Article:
The library of CLR-Fc fusion proteins was prepared as described previously [37–39]. Briefly, murine splenic RNA was reverse transcribed into cDNA using Reverse Transcriptase (New England Biolabs, Ipswich, USA). The cDNA encoding the extracellular part of each CLR was amplified by polymerase chain reaction (PCR) and was then ligated into the pFuse-hIgG1-Fc expression vector (InvivoGen, San Diego, USA). The CLR-Fc vector constructs were either stably transfected into CHO cells or transiently transfected using the FreeStyle Max CHO-S Expression System (Life Technologies, Darmstadt, Germany). Purification of the CLR-Fc fusion proteins from the cell supernatant was performed using HiTrap Protein G HP columns (GE Healthcare, Piscataway, USA). The purity of each CLR-Fc fusion protein was confirmed by sodium dodecyl sulfate polyacrylamide gel electrophoresis (SDS-PAGE) and subsequent Coomassie stain, Western Blot using anti-human IgG-HRP antibody (Dianova, Hamburg, Germany) as well as mass spectrometry.
Binding of Mincle-Fc to immobilized S. pneumoniae
Heat inactivated bacteria diluted in PBS were coated on 96-well high binding plates (Greiner, Frickenhausen, Germany) at a concentration of 3×108 cells/mL overnight. After blocking with 1% BSA in PBS, 10 μg/mL of each CLR-Fc fusion protein was incubated in lectin binding buffer (50 mM HEPES, 5 mM MgCl2, 5 mM CaCl2, pH 7.4) or EDTA buffer (10 mM EDTA, 50 mM HEPES, pH 7.4) at RT for 2 h. Binding of Mincle to plate-bound trehalose-6, 6’-dibehenate (TDB, 50 µg/mL) was used as positive control. For competition experiments, heat-inactivated bacteria were pre-incubated with 10 µg/mL Mincle-Fc at 4°C for 15 min. The binding of CLR-Fc fusion proteins was detected by an alkaline phosphatase-conjugated goat anti-hFc antibody (Dianova, Hamburg, Germany). Development was performed with p-nitrophenyl phosphate (Thermo Scientific, Rockford, IL, USA).
Flow cytometric analysis of Mincle-Fc binding to S. pneumoniae
Heat-inactivated bacteria were labeled with SYTO61 Red Fluorescent Nucleic Acid Stain (2.5 µM in PBS; Life Technologies) at RT for 30 min and were afterwards washed three times in PBS. To analyze the Ca2+ dependency of the interaction, 50 µL labeled bacteria (3×108 cells/mL) were incubated with 20 µg/mL Mincle-Fc diluted in lectin binding buffer or EDTA buffer at 4°C for 1 h. After three washing steps with PBS, Mincle-Fc binding to S. pneumoniae was detected with a PE-conjugated goat anti-hFc antibody (Dianova, Hamburg, Germany). Flow cytometric analysis was performed with a FACSCanto II flow cytometer (BD Pharmingen, Heidelberg, Germany). Data were analyzed using the FlowJo analysis software (Tree Star Inc., Ashland, OR, USA).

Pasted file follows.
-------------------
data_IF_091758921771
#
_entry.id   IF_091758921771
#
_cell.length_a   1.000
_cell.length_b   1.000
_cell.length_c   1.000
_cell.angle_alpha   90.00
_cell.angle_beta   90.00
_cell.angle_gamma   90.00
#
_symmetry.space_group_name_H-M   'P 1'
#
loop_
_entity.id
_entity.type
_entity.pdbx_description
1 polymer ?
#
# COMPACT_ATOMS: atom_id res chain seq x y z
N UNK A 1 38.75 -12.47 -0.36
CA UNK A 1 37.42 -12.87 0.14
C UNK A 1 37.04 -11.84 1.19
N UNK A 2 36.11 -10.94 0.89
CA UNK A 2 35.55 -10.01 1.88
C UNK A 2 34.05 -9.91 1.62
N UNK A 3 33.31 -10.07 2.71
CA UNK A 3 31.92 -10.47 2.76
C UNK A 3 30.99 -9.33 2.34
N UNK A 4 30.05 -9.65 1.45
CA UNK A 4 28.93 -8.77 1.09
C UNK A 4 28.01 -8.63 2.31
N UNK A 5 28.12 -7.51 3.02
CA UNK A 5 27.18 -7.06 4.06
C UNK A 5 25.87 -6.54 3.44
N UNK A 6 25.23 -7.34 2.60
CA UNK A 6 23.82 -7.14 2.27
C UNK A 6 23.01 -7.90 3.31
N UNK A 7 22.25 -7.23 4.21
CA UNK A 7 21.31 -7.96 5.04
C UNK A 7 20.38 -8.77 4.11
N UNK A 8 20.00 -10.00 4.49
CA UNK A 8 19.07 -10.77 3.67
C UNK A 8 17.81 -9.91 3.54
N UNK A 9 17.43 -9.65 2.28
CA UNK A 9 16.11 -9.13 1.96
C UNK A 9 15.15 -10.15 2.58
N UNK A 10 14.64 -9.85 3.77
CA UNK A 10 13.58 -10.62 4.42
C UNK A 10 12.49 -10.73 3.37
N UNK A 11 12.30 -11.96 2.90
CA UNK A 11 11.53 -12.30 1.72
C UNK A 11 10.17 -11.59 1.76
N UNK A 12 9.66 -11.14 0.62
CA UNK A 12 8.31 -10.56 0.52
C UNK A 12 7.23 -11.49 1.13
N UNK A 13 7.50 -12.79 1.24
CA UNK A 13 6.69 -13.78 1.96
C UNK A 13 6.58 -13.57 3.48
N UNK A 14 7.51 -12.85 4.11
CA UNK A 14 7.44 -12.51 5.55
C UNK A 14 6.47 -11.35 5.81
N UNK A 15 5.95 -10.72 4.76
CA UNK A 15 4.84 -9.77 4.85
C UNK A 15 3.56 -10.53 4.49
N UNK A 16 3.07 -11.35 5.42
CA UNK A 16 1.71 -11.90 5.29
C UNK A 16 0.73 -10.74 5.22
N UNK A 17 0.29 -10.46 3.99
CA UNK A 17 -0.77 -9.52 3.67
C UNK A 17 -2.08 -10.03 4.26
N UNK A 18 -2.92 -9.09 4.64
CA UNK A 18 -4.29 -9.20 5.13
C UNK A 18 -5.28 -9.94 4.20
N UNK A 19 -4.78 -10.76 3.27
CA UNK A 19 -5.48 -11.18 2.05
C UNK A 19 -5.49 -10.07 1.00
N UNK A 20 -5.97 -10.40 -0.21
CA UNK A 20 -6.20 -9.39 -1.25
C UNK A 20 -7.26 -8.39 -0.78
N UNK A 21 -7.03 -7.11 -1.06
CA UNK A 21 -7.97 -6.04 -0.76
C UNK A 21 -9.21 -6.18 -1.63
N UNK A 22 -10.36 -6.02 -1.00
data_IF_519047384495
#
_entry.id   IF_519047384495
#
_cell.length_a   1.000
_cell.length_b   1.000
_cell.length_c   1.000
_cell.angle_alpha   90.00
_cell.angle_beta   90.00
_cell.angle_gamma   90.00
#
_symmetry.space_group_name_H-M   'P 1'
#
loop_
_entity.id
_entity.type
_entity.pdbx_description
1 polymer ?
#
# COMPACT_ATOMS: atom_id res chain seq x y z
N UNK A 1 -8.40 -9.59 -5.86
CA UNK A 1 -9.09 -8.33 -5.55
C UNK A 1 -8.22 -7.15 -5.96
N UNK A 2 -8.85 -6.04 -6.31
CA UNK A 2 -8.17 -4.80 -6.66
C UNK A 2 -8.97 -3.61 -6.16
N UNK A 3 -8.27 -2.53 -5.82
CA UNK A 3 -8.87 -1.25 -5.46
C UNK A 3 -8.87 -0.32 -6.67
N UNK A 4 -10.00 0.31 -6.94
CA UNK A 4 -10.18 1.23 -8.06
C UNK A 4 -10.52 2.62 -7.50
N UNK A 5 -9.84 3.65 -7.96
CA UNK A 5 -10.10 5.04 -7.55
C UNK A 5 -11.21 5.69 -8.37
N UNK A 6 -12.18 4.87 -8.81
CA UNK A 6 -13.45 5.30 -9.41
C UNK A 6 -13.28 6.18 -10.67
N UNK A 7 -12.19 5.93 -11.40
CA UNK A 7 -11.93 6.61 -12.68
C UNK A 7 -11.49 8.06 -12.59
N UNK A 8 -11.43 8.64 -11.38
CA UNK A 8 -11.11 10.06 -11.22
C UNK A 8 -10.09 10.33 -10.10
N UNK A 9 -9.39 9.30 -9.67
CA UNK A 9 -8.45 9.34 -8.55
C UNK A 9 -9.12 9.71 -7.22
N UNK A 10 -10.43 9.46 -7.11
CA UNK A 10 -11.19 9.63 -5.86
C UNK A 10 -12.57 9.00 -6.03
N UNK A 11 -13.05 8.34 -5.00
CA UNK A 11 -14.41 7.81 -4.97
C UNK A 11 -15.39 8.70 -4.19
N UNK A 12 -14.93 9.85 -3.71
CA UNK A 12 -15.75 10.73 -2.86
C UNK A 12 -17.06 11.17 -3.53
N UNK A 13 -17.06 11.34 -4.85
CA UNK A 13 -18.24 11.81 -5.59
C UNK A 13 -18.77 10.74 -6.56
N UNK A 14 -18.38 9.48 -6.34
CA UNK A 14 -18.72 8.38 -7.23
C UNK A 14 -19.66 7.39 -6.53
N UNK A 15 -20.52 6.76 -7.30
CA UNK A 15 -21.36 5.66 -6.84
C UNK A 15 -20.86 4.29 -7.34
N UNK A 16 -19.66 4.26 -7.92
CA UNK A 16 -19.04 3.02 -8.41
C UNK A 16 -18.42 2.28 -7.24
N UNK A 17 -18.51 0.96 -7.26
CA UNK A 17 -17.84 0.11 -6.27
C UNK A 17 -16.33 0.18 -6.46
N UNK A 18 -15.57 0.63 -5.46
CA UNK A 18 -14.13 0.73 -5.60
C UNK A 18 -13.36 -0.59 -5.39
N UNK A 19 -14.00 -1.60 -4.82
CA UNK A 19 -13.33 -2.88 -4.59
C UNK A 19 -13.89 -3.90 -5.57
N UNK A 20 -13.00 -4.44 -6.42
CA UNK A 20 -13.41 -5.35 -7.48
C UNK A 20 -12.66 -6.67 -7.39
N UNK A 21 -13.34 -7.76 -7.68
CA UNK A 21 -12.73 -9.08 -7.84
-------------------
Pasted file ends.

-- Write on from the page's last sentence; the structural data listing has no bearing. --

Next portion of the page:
Cells and infection
Primary cells were isolated from wild-type (WT), Fcerg1-/- (encoding FcRγ)  or Mincle-/-  mice on a C57Bl/6J background. Alveolar macrophages (AMΦs) were obtained by bronchoalveolar lavage from mouse lungs. For isolation of alveolar epithelial cells (AECs), lung homogenates were prepared and leukocytes and endothelial cells were depleted from the cell suspension by incubation with biotinylated rat anti-mouse CD45, CD16/32 and CD31 (BD Pharmingen, Heidelberg, Germany) followed by magnetic separation. Microvascular endothelial cells (MVECs) were isolated from lung homogenates by positive magnetic selection using biotinylated rat anti-mouse CD144 (BD Pharmingen). For culturing, plates were coated with fibronectin. Bone marrow-derived macrophages (BMMs) were prepared from the bone marrow and cultured in RPMI 1640 containing 30% L929 cell supernatant and 20% FCS for 10 days. Polymorphonuclear leukocytes (PMNs) were isolated from the bone marrow using the anti-Ly6G MicroBead Kit (Miltenyi Biotech, Bergisch Gladbach, Germany). Cells were infected with S. pneumoniae ST2 (D39) or were stimulated with TDM (Sigma, St. Louis, USA) or LPS (Alexis Biochemicals, San Diego, USA).